There’s been a bit of a firefight going on within Microsoft about what naming conventions to use for the type params of generic types. The debate has spilled out into the streets with this post to the Microsoft Product Feedback Center. Some of the suggestions made in that public discussion are well intended, but C#-centric and absolutely the wrong solution for .NET as a whole.
The defacto convention Microsoft is using is to use single capital letters for the type params: Foo<T> for example, indicates the generic type Foo accepts a single type as a parameter. That T becomes an identifier within the scope of the Foo class definition, much like a nested type. You can use T when defining methods, such as function Bark<T>.
Since the param identifier is a name within the scope of the class, it’s very important that it not collide with other type names that are commonly used in class declarations.
Microsoft’s Anthony Moore’s justification for the single letter convention is pretty simple: It’s easy to say in conversation, it’s easy and compact to type (the params are part of the generic type’s signature so you’ll be typing them a lot), easy to recognize at a glance when looking at the Foo type declaration, and most of all, unlikely to conflict with other types declared or used within the Foo class.
The arguments against the single letter convention are many and varied. The strongest argument against is that single letters don’t convey much information to a reader considering using the generic type. In a type like Dictionary<K,V>, what are K and V used for? You’ll probably have to pause for a moment to guess that K and V represent the types of a Key / Value pair relationship. Dictionary<Key, Value> would be much clearer to the user of the Dictionary type, but would present difficulties for the author of the Dictionary type because Key and Value could no longer be used as names of properties, fields, methods, or parameter names within the Dictionary type.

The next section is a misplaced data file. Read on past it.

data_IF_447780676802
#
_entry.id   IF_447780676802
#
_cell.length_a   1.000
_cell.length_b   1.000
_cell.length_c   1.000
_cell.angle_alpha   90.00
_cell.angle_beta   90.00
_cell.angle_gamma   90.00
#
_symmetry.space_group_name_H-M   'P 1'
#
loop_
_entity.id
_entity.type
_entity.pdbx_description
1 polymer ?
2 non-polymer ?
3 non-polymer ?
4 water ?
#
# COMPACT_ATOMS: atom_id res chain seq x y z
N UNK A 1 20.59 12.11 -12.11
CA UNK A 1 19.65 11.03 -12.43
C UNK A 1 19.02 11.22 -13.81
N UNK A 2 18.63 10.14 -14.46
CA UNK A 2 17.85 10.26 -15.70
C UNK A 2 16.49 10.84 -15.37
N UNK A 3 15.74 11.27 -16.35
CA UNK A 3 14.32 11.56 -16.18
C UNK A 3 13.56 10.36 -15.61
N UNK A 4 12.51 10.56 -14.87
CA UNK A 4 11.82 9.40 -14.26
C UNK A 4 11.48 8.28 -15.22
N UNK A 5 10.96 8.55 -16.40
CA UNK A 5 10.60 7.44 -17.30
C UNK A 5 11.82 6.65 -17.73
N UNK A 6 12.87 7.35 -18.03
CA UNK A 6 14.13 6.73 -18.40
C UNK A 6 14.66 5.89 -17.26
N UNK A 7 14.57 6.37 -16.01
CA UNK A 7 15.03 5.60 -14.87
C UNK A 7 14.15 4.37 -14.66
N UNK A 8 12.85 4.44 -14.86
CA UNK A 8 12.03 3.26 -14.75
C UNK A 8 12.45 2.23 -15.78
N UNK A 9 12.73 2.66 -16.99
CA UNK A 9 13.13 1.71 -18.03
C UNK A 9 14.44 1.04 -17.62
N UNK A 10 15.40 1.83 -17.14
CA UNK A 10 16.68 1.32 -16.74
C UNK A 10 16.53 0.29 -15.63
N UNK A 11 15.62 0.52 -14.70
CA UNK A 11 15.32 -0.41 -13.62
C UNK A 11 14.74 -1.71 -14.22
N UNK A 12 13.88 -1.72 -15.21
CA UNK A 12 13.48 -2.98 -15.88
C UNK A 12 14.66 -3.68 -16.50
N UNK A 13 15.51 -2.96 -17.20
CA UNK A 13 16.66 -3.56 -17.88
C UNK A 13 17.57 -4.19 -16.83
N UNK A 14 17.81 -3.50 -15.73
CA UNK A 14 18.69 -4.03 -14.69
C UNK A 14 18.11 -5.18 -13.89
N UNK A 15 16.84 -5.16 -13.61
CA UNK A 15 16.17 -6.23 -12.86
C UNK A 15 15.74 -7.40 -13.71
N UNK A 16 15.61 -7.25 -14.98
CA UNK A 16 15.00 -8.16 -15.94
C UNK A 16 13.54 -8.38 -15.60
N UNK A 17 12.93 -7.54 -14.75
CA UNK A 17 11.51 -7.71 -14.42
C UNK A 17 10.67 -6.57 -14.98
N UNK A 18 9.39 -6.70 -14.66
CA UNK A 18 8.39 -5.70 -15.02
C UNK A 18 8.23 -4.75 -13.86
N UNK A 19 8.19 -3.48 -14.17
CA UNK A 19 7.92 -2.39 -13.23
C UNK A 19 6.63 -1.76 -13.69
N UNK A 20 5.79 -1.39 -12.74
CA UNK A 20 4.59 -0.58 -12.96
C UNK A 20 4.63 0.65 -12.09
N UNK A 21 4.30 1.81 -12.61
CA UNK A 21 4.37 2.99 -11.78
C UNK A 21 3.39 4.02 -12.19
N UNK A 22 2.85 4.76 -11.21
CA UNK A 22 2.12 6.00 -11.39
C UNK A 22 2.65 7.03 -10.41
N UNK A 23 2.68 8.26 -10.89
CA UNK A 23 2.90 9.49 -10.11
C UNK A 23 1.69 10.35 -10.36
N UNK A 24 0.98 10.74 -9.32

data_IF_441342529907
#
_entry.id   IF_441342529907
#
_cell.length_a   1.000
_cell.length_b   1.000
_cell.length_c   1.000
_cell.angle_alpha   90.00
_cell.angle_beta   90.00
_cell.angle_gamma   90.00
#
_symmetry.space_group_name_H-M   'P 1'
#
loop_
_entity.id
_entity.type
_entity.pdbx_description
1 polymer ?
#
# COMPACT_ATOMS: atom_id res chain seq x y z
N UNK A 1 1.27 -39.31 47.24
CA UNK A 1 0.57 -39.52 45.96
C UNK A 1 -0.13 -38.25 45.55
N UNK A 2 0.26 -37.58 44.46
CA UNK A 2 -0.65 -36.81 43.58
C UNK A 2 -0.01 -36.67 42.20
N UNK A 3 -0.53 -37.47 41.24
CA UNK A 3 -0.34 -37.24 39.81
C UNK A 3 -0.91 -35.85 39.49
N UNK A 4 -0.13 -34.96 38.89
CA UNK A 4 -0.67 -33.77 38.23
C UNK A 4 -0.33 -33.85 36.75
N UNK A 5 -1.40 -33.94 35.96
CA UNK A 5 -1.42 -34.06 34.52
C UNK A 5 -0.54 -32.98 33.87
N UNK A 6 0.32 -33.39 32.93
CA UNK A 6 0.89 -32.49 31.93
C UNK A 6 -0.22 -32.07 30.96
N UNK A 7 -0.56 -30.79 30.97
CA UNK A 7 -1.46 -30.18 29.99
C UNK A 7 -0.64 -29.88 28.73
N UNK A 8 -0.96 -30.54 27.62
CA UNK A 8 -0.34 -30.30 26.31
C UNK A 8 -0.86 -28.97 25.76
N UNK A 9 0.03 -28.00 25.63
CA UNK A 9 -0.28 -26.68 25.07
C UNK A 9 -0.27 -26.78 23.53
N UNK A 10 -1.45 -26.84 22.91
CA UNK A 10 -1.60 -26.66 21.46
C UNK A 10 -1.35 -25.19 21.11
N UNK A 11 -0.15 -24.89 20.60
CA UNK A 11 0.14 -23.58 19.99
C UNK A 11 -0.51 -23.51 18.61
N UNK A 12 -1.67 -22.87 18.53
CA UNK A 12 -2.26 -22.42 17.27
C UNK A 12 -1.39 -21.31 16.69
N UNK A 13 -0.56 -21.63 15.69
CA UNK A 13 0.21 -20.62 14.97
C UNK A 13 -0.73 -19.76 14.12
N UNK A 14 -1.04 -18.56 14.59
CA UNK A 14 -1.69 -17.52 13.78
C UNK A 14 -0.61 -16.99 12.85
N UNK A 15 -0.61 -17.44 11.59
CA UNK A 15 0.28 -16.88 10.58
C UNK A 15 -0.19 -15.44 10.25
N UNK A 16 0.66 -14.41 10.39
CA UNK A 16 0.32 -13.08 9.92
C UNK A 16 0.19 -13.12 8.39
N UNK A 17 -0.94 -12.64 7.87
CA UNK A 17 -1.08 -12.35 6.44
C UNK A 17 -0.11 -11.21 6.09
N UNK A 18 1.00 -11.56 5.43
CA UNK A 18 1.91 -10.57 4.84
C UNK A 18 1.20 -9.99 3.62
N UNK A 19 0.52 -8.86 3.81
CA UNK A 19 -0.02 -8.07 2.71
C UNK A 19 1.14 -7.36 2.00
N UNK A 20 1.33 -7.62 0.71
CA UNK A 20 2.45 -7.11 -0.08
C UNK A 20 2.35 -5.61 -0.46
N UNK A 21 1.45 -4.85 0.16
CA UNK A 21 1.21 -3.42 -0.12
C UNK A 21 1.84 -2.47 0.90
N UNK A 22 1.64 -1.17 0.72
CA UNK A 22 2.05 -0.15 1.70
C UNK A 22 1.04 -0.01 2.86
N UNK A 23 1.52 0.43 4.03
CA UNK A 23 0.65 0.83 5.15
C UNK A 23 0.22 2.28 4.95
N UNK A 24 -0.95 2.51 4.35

With Dictionary<Key, Value> it would also be more difficult to recognize which parts of the generic class are generic and which are concrete, since the generic params look like normal concrete types. Compare “property Item: V” with “property Item: Value”.
A couple of the comments on the MS suggestion thread suggest using all caps as a way to distinguish between normal types and generic param types in a generic class: Dictionary<KEY, ITEM> with members like “property Item: VALUE”.
This is absolutely the wrong solution for .NET. .NET metadata is case preserving, but not case sensitive. VALUE and Value and value will conflict with each other if they are in the same scope in IL metadata.
You’ll notice I’m not making a language war out of this. I’m not accusing anyone of myopic C++/C# bigotry or extolling the virtues of Pascal/Delphi case insensitivity. That would be too easy. ;>
Incidentally, similar arguments about generic param naming conventions have come up several times in the ECMA CLI standards committee discussions. The committee presented its concerns to the Microsoft dev team and Microsoft was very open to discussing the issues. Ultimately, I think the single cap letter will continue to be the defacto convention.
Thanks to David Berneda for pointing out the firefight thread in his TeeChart blog.